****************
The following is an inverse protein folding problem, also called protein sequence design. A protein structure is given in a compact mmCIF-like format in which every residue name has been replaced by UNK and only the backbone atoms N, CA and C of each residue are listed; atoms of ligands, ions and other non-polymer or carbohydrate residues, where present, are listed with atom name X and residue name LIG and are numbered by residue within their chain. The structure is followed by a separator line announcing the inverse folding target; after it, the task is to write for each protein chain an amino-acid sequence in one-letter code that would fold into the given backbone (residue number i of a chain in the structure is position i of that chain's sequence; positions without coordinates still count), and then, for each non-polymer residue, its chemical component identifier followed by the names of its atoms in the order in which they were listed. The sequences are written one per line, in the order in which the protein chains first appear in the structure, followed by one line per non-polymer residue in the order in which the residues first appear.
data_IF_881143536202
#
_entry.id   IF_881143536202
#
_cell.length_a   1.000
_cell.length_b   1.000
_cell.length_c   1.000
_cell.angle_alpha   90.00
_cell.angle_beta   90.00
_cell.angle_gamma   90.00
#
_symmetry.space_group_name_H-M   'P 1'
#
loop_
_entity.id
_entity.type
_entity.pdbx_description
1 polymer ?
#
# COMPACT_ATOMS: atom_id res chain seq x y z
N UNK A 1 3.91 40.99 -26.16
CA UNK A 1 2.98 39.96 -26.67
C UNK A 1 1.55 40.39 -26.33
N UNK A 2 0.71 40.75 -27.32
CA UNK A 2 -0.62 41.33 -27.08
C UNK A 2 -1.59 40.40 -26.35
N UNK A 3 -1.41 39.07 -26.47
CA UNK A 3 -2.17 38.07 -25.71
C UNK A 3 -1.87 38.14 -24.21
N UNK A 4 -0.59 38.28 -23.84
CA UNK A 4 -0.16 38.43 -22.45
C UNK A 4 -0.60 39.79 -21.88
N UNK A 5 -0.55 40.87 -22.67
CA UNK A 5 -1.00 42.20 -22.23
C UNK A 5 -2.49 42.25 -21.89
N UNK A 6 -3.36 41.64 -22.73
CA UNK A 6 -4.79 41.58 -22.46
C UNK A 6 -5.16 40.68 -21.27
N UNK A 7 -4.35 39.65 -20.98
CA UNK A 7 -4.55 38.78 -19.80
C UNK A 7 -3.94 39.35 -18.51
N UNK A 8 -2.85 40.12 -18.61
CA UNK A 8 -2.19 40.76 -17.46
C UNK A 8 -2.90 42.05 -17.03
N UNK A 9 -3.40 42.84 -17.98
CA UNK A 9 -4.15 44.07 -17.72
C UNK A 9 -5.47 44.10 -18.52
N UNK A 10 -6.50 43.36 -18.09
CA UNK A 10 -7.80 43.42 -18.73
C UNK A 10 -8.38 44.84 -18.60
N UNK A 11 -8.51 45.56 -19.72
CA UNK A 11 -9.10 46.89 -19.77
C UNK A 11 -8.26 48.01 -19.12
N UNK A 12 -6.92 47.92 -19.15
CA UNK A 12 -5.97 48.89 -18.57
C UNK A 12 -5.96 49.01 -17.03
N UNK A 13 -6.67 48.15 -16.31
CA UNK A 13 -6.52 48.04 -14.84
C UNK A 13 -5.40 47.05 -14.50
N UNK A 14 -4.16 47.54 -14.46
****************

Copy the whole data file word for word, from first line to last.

The following is an inverse protein folding problem, also called protein sequence design. A protein structure is given in a compact mmCIF-like format in which every residue name has been replaced by UNK and only the backbone atoms N, CA and C of each residue are listed; atoms of ligands, ions and other non-polymer or carbohydrate residues, where present, are listed with atom name X and residue name LIG and are numbered by residue within their chain. The structure is followed by a separator line announcing the inverse folding target; after it, the task is to write for each protein chain an amino-acid sequence in one-letter code that would fold into the given backbone (residue number i of a chain in the structure is position i of that chain's sequence; positions without coordinates still count), and then, for each non-polymer residue, its chemical component identifier followed by the names of its atoms in the order in which they were listed. The sequences are written one per line, in the order in which the protein chains first appear in the structure, followed by one line per non-polymer residue in the order in which the residues first appear.
data_IF_881143536202
#
_entry.id   IF_881143536202
#
_cell.length_a   1.000
_cell.length_b   1.000
_cell.length_c   1.000
_cell.angle_alpha   90.00
_cell.angle_beta   90.00
_cell.angle_gamma   90.00
#
_symmetry.space_group_name_H-M   'P 1'
#
loop_
_entity.id
_entity.type
_entity.pdbx_description
1 polymer ?
#
# COMPACT_ATOMS: atom_id res chain seq x y z
N UNK A 1 3.91 40.99 -26.16
CA UNK A 1 2.98 39.96 -26.67
C UNK A 1 1.55 40.39 -26.33
N UNK A 2 0.71 40.75 -27.32
CA UNK A 2 -0.62 41.33 -27.08
C UNK A 2 -1.59 40.40 -26.35
N UNK A 3 -1.41 39.07 -26.47
CA UNK A 3 -2.17 38.07 -25.71
C UNK A 3 -1.87 38.14 -24.21
N UNK A 4 -0.59 38.28 -23.84
CA UNK A 4 -0.16 38.43 -22.45
C UNK A 4 -0.60 39.79 -21.88
N UNK A 5 -0.55 40.87 -22.67
CA UNK A 5 -1.00 42.20 -22.23
C UNK A 5 -2.49 42.25 -21.89
N UNK A 6 -3.36 41.64 -22.73
CA UNK A 6 -4.79 41.58 -22.46
C UNK A 6 -5.16 40.68 -21.27
N UNK A 7 -4.35 39.65 -20.98
CA UNK A 7 -4.55 38.78 -19.80
C UNK A 7 -3.94 39.35 -18.51
N UNK A 8 -2.85 40.12 -18.61
CA UNK A 8 -2.19 40.76 -17.46
C UNK A 8 -2.90 42.05 -17.03
N UNK A 9 -3.40 42.84 -17.98
CA UNK A 9 -4.15 44.07 -17.72
C UNK A 9 -5.47 44.10 -18.52
N UNK A 10 -6.50 43.36 -18.09
CA UNK A 10 -7.80 43.42 -18.73
C UNK A 10 -8.38 44.84 -18.60
N UNK A 11 -8.51 45.56 -19.72
CA UNK A 11 -9.10 46.89 -19.77
C UNK A 11 -8.26 48.01 -19.12
N UNK A 12 -6.92 47.92 -19.15
CA UNK A 12 -5.97 48.89 -18.57
C UNK A 12 -5.96 49.01 -17.03
N UNK A 13 -6.67 48.15 -16.31
CA UNK A 13 -6.52 48.04 -14.84
C UNK A 13 -5.40 47.05 -14.50
N UNK A 14 -4.16 47.54 -14.46